I wish I had a reason to buy it!
    http://www.foodieforums.com/vbulleti...gyuto-like-new
    09/06

    Take a look around at: www.sharpandshinyshop.com

    Email me at: tmclean@sharpandshinyshop.com

  7. #17
    Senior Member
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    I would recommend not buying just yet. I think that you will greatly benefit form spending more time with the tools that you have, and learn how to sharpen them. If you spend more time on the forums you will get a better handle on what makes the different knives better than one or the other. Things that you may think are desirable now may not be so with more knowledge. Some people buy and sell knives until they land on what works best for them, and that is valid, butt you can spend a lot of money that way.
    Spike C
    "The Buddha resides as comfortably in the circuits of a digital computer or the gears of a cycle transmission as he does at the top of a mountain."
    Pirsig

  8. #18
    Engorged Member
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    Good catch Lefty! That's a hell of a knife.

    Pesky

  9. #19

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    All the knives you listed use VG-10 and are not bad knives, but I think you limit the possibilites by looking at only one steel.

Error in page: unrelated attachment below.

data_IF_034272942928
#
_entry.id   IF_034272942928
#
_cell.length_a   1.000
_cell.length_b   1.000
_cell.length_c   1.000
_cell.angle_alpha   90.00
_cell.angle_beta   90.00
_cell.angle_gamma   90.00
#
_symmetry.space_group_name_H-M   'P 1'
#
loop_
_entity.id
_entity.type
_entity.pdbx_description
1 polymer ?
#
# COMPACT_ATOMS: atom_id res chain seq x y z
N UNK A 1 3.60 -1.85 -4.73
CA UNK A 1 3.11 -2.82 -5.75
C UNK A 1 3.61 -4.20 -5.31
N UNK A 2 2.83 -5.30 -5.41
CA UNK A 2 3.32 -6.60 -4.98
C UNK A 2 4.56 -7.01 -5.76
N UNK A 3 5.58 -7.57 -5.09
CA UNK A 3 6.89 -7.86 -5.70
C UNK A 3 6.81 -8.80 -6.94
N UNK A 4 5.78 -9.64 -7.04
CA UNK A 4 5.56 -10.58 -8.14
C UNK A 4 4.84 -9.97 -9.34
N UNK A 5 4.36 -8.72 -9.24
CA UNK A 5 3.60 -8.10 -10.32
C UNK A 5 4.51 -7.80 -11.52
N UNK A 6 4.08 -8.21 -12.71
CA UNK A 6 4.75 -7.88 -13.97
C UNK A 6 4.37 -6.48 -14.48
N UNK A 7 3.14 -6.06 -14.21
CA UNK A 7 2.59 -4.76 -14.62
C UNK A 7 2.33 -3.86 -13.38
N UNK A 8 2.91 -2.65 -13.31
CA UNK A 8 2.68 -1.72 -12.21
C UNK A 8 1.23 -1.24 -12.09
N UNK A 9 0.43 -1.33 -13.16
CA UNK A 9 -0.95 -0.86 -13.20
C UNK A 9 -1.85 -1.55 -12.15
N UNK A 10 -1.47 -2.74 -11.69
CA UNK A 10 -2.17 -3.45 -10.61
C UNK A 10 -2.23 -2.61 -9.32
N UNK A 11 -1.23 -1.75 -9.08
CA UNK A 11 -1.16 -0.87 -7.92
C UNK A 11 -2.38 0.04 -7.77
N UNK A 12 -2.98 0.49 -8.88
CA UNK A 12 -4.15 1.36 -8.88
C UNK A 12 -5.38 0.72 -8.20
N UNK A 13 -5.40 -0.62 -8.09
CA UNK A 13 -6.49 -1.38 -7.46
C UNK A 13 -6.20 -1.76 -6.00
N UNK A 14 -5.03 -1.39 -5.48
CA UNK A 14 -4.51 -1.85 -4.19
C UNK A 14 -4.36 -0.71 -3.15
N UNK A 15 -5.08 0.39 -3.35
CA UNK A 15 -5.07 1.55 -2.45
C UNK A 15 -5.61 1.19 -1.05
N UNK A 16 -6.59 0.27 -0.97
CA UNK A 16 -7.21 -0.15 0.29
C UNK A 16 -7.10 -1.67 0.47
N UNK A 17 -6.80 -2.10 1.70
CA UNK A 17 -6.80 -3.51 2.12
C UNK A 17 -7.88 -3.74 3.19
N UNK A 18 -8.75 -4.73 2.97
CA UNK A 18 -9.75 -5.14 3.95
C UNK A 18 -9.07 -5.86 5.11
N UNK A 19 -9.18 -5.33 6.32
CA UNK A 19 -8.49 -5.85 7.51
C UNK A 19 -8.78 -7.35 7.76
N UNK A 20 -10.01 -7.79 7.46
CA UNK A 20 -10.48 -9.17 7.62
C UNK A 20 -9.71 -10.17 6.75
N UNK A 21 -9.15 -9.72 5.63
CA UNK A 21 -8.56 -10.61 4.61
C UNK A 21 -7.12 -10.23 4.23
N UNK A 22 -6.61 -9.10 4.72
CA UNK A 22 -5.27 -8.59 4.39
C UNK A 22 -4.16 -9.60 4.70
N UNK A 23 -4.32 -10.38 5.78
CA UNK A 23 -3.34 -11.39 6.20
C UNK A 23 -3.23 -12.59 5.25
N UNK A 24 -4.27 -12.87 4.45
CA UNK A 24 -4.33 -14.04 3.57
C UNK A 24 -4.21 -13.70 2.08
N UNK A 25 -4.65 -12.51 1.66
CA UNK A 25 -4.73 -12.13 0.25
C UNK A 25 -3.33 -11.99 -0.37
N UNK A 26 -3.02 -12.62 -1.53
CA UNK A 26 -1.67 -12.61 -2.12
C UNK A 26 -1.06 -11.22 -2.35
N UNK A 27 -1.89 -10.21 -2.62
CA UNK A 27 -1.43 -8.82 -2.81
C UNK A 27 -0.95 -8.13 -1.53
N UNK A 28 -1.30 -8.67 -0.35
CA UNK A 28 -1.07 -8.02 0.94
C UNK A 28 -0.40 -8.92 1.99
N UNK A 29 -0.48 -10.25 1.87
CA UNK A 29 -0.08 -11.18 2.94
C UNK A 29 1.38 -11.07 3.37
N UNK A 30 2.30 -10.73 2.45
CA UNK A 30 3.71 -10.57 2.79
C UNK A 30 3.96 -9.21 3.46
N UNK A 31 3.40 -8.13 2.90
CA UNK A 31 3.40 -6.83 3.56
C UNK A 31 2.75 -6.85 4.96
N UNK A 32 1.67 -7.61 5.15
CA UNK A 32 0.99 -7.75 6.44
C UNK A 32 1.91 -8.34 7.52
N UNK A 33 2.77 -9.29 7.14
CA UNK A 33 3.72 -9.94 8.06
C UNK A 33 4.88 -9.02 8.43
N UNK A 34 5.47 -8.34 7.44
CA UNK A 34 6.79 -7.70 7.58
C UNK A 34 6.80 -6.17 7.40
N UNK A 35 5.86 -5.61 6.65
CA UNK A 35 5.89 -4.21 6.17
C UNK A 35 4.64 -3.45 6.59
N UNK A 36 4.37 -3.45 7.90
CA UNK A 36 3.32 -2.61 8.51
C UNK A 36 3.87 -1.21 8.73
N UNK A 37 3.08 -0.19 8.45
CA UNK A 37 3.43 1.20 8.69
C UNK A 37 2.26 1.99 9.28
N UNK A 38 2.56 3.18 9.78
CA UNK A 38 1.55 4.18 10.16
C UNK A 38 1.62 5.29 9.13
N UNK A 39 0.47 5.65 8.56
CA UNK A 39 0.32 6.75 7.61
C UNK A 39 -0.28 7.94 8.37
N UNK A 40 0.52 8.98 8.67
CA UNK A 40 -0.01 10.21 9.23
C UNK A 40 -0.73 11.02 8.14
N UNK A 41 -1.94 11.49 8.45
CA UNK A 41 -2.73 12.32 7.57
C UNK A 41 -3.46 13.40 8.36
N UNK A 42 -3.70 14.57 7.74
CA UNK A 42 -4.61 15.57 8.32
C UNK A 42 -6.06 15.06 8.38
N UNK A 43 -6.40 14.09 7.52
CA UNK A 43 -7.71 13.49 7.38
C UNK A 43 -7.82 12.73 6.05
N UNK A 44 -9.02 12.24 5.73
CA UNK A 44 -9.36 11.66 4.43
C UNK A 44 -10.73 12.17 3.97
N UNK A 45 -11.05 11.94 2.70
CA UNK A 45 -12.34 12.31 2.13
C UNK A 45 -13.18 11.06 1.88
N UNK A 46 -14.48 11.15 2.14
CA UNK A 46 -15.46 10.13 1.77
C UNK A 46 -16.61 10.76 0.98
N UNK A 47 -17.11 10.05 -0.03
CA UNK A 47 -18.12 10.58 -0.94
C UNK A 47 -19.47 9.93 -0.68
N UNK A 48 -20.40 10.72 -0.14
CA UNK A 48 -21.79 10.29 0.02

If I had to choose between those knives I would pick the Hattori, although I think Ryusen makes the Hattori and are basically the same steel with the exception of some cosmetic differences.

    The Hiromoto seems pricey for vg-10, maybe it is the Damascus patterning, but I would not pay for it.

    Is there a reason you like vg-10? Again, it is not bad, but in terms of performance, the Hiromoto with the AS carbon core that Citizen Snips recommends is a better knife (steel), as is the monosteel virgin carbon linked in Leftys reply, imo. Both those knives will require more care
    than VG-10, but I like that using carbon forces me to take care of my knives.

  10. #20
    Senior Member Cadillac J's Avatar
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    Do you use the traditional European "rock chop" as your technique...if so, are you open to changing to a "push-cut" which is preferable for most Japanese knives due to the profile and hardness?

    Like asked before, do you want to stick with stainless or would you be open to carbon?

    Are you looking for something to use a steel with to touch up quickly, or do you think you will really get into this and purchase some sharpening stones/strops/etc.?

    What kind of cutting board do you have...is it a plastic poly board? Depending on the steel and technique you use, an end-grain wood or sani-tuff rubber board would be a great investment for you at home, as it would protect your edges and make them last much longer.

    Even without these questions answered above, my two current suggestions would be:
    -Fujiwara FKM gyuto 240mm
    or
    -JCK CarboNext gyuto 240mm
    -and then you could purchase a Bester 1200 sharpening stone and keep it all under $200